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Sub-wavelength Bessel-beam Photoacoustic Microscopy

20 Mar | By Byullee Park
Sub-wavelength Bessel-beam Photoacoustic Microscopy
In vivo mouse ear photoacoustic (PA) images by (a, b) conventional sub-wavelength (SW) PA microscopy (PAM) and (b, d) newly developed SW Bessel-beam PAM.
Image source: Journal of Biophotonics
By: Byullee Park et al.

A research team at Pohang University of Science and Technology, Republic of Korea has developed a sub-wavelength (SW) resolution Bessel-beam photoacoustic microscopy (BB-PAM) system in a reflection-mode. The BB-PAM has the potential for observing in vivo microvascular structures with red blood cells (RBCs) and real-time changes, such as cell migration and cell culture in three-dimensional spaces. SW resolution and extended depth-of-field (DOF) of the system have been demonstrated through in vitro and in vivo imaging experiments in the article published in Journal of Biophotonics in 2018.

 

Optical-resolution photoacoustic microscopy (OR-PAM), which combines abundant light absorption contrast and sensitive ultrasound signal detection, has been a promising imaging system for biological research from single cells to microvessels. SW photoacoustic microscope (SW-PAM) refers OR-PAM with a lateral resolution to reach the optical diffraction limit. The SW-PAM achieves the high resolution because the spot size of the light is very small. However, as the focus of the light becomes smaller, the DOF becomes very short. Thus, its imaging speed may be limited because multiple sectioning is required to obtain information at various depths. Based on this perception, "We tried to overcome the short DOF problem of SW-PAM by using the non-diffracted characteristic of Bessel-beam (BB)," said Chulhong Kim, Mueunjae Chaired Associate Professor at Creative IT Engineering Department, POSTECH, and Republic of Korea.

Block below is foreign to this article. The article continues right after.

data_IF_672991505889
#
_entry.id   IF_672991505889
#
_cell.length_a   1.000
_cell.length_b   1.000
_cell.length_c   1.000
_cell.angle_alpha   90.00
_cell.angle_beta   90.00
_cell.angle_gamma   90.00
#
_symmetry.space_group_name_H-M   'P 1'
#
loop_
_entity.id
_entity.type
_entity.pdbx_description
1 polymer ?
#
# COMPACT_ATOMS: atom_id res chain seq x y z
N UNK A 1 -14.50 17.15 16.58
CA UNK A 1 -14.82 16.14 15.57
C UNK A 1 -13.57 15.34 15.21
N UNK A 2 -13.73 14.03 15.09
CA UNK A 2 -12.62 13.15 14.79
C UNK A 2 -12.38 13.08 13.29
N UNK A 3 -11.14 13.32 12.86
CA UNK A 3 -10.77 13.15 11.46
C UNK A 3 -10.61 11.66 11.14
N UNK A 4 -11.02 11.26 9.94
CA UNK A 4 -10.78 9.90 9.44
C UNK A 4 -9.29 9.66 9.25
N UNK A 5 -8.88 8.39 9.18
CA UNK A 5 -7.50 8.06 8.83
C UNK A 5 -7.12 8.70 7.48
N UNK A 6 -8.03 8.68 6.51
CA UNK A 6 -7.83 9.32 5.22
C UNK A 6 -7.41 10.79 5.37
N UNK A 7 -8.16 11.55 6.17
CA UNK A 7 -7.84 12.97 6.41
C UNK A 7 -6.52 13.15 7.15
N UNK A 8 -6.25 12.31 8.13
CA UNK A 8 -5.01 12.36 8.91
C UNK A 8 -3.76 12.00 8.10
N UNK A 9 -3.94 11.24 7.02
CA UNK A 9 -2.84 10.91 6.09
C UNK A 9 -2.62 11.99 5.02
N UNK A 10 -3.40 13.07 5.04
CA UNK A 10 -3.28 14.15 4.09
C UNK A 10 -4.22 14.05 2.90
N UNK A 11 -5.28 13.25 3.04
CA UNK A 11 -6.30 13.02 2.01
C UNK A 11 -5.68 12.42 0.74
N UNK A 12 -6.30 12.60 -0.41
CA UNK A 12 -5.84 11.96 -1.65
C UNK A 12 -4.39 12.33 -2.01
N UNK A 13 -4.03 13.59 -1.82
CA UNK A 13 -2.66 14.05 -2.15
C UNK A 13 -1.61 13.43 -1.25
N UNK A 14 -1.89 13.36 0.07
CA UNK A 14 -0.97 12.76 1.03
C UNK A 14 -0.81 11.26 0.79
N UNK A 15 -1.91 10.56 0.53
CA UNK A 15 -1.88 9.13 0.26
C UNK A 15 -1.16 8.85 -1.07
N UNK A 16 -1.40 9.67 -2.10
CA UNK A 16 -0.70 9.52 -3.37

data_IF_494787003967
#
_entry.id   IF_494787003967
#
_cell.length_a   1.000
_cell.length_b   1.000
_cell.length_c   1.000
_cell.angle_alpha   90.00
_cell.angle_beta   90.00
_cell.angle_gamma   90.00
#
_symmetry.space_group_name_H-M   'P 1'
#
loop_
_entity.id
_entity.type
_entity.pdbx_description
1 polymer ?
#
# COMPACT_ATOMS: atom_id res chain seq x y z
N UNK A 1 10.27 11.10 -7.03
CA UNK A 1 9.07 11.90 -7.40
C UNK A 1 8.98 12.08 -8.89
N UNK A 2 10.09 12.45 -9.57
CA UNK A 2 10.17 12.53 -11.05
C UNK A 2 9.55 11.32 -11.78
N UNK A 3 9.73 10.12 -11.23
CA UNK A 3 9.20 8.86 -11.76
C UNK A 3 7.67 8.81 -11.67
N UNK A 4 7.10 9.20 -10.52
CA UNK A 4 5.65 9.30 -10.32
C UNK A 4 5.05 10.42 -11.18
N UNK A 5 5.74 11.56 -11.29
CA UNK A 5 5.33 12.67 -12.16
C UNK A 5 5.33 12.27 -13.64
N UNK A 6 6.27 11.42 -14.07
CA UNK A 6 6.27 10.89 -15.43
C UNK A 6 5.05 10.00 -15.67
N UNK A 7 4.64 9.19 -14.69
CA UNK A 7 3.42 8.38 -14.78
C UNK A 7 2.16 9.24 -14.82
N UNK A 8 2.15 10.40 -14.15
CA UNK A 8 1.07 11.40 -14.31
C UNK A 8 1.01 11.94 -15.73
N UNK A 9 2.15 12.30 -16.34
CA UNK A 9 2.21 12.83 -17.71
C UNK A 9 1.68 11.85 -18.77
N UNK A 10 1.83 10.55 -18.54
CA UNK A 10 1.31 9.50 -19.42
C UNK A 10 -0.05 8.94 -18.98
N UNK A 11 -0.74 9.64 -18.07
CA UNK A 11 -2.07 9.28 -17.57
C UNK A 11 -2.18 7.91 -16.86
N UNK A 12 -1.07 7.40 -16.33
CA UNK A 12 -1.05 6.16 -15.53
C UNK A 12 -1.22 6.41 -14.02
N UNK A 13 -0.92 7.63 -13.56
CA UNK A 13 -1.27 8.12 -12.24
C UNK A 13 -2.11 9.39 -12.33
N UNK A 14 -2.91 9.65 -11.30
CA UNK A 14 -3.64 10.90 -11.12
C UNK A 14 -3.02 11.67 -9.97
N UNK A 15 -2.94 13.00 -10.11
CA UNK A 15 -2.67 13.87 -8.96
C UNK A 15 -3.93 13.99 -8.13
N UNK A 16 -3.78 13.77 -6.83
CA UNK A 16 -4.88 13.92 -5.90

The research team has successfully developed a BB-PAM system that can simultaneously obtain both SW resolution and extended DOF using an axicon and a high numerical aperture objective lens. “We used an axicon lens to create a BB and combined it with a high numerical aperture objective lens. We also conducted in vitro experiment to measure the performance of the system, and it was confirmed that the system had a SW resolution and that the DOF was 7 times better than the conventional one,” said Byullee Park, a PhD candidate working in Dr. Kim’s research group.

 

BBs have the advantage of a diffractive-free nature because of their inherent characteristics, but they have the disadvantage that undesired signals as an artifact can occur due to the presence of side-lobes. To tackle the challenge of the side-lobes, the team used an image processing method by using MATLAB. “We applied the blind-deconvolution algorithm to photoacoustic (PA) images to effectively remove the artifacts caused by the side-lobe of the BB. In particular, to maximize the performance of the algorithm, an actual BB distribution was obtained and used as an initial point spread function,” explained Kim.

 

The research team designed the reflection-mode SW resolution BB-PAM so that light illumination and PA signal detection can be performed on the same side. “To obtain a PA image regardless of the sample thickness, the system must be designed in a reflection mode. We were able to develop a SW resolution BB-PAM in reflection-mode by attaching a miniature ultrasonic detector in front of the objective lens,” explained Kim.


The team demonstrated the possibility that the SW resolution BB-PAM in the reflection-mode can be applied to a variety of biological studies by performing in vivo mouse imaging experiments with the system. “Because our BB-PAM maintains high resolution at the extended DOF, compared to the existing photoacoustic microscopy, we expect this system to be useful for various biological studies such as monitoring of microvascular structure with RBCs, cell migration and cell culture in 3D space,” said Kim.

 


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